The civil unrest and tensions in Portland, Oregon, boiled over again Wednesday night as federal agents sprayed tear gas into a crowd that included Portland Mayor Ted Wheeler.
Wheeler, according to ABC affiliate KATU in Portland, was likely hit with the chemical agent.
"Oh, for sure, he got gassed. I was standing with him, within three feet of him," one protester told KATU. "I think it's giving him a little sampling of those of who have been out here. This is the first time I'd ever seen a mayor, or any public official, be in the depths of what was going on."
Wheeler, who has come under scrutiny from protesters and President Donald Trump alike, was drowned out while trying speaking with demonstrators before tear gas was fired.
"I want to thank the thousands of you who have come out to oppose the Trump administration's occupation of this city," Wheeler told people gathered downtown near the federal courthouse, according to the Associated Press. "The reason this is important is it is not just happening in Portland ... we're on the front line here in Portland."
At around 12:30 a.m. local time, the Portland Police Department declared the protest a riot and asked people to leave.
"A riot has been declared outside the Justice Center. Disperse to the north and/or west. Disperse immediately," the department tweeted. "Failure to adhere to this order may subject you to arrest or citation, or riot control agents, including, but not limited to, tear gas and/or impact weapons."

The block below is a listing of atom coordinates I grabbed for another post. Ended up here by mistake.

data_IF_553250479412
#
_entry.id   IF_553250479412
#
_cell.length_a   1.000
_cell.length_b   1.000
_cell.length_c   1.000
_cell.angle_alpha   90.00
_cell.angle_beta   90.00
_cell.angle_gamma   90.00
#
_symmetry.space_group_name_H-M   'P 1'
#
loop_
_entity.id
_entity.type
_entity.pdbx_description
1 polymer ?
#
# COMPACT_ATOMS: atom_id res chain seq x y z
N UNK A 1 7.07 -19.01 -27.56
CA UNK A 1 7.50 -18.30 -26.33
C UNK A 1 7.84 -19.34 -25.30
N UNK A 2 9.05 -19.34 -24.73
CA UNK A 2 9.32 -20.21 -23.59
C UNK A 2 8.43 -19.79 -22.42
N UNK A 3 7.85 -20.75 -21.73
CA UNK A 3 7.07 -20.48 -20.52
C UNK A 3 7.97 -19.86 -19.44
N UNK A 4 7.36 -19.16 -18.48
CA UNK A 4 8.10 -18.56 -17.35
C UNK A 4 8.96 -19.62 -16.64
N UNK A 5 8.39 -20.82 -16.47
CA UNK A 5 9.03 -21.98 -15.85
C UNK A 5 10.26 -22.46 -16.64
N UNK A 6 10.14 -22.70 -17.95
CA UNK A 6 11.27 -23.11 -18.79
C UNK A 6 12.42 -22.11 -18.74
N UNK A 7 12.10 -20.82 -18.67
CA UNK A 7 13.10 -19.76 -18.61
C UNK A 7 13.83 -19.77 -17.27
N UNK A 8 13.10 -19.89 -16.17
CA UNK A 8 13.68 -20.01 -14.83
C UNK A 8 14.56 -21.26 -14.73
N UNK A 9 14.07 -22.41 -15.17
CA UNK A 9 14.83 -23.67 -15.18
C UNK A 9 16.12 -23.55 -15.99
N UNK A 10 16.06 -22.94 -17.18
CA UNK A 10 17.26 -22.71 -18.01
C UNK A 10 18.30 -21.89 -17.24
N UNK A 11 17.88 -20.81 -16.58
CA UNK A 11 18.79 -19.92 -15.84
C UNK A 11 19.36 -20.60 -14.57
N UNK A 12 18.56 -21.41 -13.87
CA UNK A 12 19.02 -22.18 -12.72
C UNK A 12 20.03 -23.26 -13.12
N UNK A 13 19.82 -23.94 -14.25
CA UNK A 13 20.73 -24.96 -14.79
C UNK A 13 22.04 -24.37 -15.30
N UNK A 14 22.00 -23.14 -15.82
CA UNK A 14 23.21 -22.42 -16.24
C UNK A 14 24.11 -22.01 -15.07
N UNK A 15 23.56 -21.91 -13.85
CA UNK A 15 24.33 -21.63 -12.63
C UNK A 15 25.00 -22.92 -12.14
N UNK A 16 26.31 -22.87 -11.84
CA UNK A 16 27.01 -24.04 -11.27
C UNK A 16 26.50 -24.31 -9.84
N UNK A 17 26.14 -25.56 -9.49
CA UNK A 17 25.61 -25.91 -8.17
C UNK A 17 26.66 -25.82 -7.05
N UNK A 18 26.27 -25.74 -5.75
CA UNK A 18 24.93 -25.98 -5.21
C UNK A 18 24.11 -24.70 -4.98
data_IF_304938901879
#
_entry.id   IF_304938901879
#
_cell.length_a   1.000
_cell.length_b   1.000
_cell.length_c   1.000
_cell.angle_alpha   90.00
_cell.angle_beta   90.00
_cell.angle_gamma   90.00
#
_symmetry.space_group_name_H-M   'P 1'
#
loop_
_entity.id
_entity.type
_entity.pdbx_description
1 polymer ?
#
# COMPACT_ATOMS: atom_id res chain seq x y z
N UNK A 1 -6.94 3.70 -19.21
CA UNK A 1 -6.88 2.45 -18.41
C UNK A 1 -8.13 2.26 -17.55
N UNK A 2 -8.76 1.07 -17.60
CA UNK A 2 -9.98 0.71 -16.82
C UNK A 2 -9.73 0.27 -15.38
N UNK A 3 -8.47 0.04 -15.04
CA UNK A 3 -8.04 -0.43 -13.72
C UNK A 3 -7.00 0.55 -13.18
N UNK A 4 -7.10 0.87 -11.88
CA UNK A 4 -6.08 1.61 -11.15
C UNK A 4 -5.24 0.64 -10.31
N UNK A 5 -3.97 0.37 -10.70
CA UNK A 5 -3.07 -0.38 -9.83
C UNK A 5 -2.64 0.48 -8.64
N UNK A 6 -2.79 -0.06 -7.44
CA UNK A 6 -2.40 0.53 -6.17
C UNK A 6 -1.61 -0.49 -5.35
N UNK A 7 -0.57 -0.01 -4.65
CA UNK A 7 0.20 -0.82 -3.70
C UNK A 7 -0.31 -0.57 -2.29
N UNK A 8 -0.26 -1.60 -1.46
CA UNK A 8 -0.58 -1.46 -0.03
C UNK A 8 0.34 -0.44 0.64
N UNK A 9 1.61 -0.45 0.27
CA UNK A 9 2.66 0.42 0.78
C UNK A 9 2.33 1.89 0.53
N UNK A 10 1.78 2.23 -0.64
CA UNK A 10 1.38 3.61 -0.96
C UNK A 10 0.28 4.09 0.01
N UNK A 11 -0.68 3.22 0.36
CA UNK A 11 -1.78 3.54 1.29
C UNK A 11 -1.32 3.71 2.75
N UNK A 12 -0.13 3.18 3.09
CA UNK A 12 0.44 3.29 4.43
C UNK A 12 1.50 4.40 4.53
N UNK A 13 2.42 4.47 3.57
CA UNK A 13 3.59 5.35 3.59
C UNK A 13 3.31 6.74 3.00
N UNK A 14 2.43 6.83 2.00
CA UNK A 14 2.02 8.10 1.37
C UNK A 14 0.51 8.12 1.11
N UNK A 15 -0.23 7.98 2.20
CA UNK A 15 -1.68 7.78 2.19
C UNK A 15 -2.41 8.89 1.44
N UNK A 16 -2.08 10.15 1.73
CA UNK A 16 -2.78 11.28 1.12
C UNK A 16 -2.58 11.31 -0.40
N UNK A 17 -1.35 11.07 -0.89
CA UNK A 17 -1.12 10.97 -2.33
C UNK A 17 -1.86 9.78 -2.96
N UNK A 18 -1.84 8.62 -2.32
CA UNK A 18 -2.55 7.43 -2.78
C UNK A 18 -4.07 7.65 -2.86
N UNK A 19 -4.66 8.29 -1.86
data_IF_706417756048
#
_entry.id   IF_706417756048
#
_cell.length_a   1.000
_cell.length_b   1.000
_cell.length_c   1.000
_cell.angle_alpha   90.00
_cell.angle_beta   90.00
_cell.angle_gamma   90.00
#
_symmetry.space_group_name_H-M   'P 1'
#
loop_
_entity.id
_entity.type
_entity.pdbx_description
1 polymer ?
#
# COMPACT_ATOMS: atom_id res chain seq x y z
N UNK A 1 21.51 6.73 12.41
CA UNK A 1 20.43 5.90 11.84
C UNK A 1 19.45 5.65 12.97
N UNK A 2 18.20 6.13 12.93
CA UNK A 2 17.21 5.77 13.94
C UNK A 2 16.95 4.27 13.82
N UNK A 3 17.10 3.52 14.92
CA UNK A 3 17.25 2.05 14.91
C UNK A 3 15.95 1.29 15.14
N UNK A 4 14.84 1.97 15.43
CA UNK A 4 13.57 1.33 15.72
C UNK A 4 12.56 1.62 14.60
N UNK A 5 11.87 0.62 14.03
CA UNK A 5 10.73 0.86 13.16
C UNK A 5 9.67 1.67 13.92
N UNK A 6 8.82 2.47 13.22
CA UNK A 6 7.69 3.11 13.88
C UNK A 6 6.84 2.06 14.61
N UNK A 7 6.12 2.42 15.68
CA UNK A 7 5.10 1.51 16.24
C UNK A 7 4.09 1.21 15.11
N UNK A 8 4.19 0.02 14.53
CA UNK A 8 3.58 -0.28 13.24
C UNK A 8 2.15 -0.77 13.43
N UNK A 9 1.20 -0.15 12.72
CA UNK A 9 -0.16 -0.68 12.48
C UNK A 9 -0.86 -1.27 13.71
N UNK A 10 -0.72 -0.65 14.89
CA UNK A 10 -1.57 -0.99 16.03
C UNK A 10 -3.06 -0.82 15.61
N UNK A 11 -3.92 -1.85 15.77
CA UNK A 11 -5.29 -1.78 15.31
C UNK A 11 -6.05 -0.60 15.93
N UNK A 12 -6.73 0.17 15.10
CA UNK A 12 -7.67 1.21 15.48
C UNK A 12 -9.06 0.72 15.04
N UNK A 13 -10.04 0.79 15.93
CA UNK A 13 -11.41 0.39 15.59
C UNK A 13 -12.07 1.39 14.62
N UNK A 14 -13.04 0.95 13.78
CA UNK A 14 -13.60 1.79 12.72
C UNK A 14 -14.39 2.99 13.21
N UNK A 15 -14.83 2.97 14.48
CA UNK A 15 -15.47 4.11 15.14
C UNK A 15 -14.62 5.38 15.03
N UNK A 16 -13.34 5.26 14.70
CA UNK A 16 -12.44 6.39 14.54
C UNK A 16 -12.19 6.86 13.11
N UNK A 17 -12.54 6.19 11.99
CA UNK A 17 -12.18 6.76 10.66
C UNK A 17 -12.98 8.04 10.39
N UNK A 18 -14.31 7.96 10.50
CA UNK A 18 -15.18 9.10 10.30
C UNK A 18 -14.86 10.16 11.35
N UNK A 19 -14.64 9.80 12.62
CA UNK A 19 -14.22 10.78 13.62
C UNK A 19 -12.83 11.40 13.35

Some of the federal agents in Portland are part of a Department of Homeland Security task force established to respond to the growing protests across the country. The DHS said these forces were there to protect the federal properties from "criminal acts of violence and vandalism."
Thousands are still in the area after the riot was declared and ABC News heard at least seven use-of-force warnings.
Before the riot was declared, Portland police said "multiple flares and other incendiaries" were thrown over the fence surrounding the courthouse, which resulted in fires.
Acting Homeland Security Secretary Chad Wolf defended federal agents' presence in Portland earlier this week, saying they are highly trained and are being deployed with proper oversight.
"These officers are not stormtroopers," Wolf said. "They're not the Gestapo, as some have described them. That description is offensive and hyperbolic, and it's dishonest.
ABC News' Kayna Whitworth, Kristofer Rios and Marjorie McAfee contributed to this report.